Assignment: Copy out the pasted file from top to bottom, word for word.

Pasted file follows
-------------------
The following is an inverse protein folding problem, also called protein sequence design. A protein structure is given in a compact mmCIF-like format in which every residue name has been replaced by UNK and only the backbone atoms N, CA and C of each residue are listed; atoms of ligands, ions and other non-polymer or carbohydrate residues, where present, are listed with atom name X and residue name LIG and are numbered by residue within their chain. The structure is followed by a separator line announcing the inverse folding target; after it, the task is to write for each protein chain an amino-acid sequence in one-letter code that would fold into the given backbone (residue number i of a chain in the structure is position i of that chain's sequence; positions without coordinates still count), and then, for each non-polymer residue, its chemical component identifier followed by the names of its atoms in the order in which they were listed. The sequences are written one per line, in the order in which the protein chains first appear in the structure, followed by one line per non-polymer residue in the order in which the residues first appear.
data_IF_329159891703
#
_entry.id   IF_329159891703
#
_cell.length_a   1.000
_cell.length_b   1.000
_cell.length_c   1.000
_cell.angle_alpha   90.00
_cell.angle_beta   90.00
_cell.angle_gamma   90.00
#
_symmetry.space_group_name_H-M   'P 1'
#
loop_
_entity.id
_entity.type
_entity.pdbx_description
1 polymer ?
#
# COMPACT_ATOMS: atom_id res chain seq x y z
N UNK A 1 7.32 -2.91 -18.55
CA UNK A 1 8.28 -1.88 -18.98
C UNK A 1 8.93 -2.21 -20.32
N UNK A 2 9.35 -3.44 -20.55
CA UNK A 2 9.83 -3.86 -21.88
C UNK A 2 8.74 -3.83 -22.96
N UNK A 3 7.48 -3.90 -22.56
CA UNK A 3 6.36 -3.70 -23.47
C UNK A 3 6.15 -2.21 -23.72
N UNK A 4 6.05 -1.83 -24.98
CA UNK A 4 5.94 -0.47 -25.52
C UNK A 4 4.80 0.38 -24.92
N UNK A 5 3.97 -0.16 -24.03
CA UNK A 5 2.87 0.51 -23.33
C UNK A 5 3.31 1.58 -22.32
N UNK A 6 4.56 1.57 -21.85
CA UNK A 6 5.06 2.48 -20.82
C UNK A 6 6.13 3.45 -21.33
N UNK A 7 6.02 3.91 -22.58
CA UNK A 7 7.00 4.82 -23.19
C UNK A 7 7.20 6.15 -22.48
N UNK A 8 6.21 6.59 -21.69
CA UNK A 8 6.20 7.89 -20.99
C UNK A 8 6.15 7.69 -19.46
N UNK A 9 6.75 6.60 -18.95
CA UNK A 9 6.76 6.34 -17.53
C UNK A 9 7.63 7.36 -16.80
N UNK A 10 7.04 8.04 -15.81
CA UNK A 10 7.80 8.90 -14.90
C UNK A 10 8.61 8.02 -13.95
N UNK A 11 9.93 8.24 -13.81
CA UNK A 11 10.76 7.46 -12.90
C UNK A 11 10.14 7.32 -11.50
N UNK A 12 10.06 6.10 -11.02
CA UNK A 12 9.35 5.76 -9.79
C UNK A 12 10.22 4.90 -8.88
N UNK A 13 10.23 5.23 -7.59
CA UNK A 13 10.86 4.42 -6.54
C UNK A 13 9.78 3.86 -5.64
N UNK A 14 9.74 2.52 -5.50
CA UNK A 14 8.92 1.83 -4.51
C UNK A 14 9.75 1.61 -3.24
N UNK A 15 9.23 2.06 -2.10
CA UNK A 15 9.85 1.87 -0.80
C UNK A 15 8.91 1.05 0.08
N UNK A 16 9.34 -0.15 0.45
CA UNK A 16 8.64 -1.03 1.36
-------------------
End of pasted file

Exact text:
The following is an inverse protein folding problem, also called protein sequence design. A protein structure is given in a compact mmCIF-like format in which every residue name has been replaced by UNK and only the backbone atoms N, CA and C of each residue are listed; atoms of ligands, ions and other non-polymer or carbohydrate residues, where present, are listed with atom name X and residue name LIG and are numbered by residue within their chain. The structure is followed by a separator line announcing the inverse folding target; after it, the task is to write for each protein chain an amino-acid sequence in one-letter code that would fold into the given backbone (residue number i of a chain in the structure is position i of that chain's sequence; positions without coordinates still count), and then, for each non-polymer residue, its chemical component identifier followed by the names of its atoms in the order in which they were listed. The sequences are written one per line, in the order in which the protein chains first appear in the structure, followed by one line per non-polymer residue in the order in which the residues first appear.
data_IF_329159891703
#
_entry.id   IF_329159891703
#
_cell.length_a   1.000
_cell.length_b   1.000
_cell.length_c   1.000
_cell.angle_alpha   90.00
_cell.angle_beta   90.00
_cell.angle_gamma   90.00
#
_symmetry.space_group_name_H-M   'P 1'
#
loop_
_entity.id
_entity.type
_entity.pdbx_description
1 polymer ?
#
# COMPACT_ATOMS: atom_id res chain seq x y z
N UNK A 1 7.32 -2.91 -18.55
CA UNK A 1 8.28 -1.88 -18.98
C UNK A 1 8.93 -2.21 -20.32
N UNK A 2 9.35 -3.44 -20.55
CA UNK A 2 9.83 -3.86 -21.88
C UNK A 2 8.74 -3.83 -22.96
N UNK A 3 7.48 -3.90 -22.56
CA UNK A 3 6.36 -3.70 -23.47
C UNK A 3 6.15 -2.21 -23.72
N UNK A 4 6.05 -1.83 -24.98
CA UNK A 4 5.94 -0.47 -25.52
C UNK A 4 4.80 0.38 -24.92
N UNK A 5 3.97 -0.16 -24.03
CA UNK A 5 2.87 0.51 -23.33
C UNK A 5 3.31 1.58 -22.32
N UNK A 6 4.56 1.57 -21.85
CA UNK A 6 5.06 2.48 -20.82
C UNK A 6 6.13 3.45 -21.33
N UNK A 7 6.02 3.91 -22.58
CA UNK A 7 7.00 4.82 -23.19
C UNK A 7 7.20 6.15 -22.48
N UNK A 8 6.21 6.59 -21.69
CA UNK A 8 6.20 7.89 -20.99
C UNK A 8 6.15 7.69 -19.46
N UNK A 9 6.75 6.60 -18.95
CA UNK A 9 6.76 6.34 -17.53
C UNK A 9 7.63 7.36 -16.80
N UNK A 10 7.04 8.04 -15.81
CA UNK A 10 7.80 8.90 -14.90
C UNK A 10 8.61 8.02 -13.95
N UNK A 11 9.93 8.24 -13.81
CA UNK A 11 10.76 7.46 -12.90
C UNK A 11 10.14 7.32 -11.50
N UNK A 12 10.06 6.10 -11.02
CA UNK A 12 9.35 5.76 -9.79
C UNK A 12 10.22 4.90 -8.88
N UNK A 13 10.23 5.23 -7.59
CA UNK A 13 10.86 4.42 -6.54
C UNK A 13 9.78 3.86 -5.64
N UNK A 14 9.74 2.52 -5.50
CA UNK A 14 8.92 1.83 -4.51
C UNK A 14 9.75 1.61 -3.24
N UNK A 15 9.23 2.06 -2.10
CA UNK A 15 9.85 1.87 -0.80
C UNK A 15 8.91 1.05 0.08
N UNK A 16 9.34 -0.15 0.45
CA UNK A 16 8.64 -1.03 1.36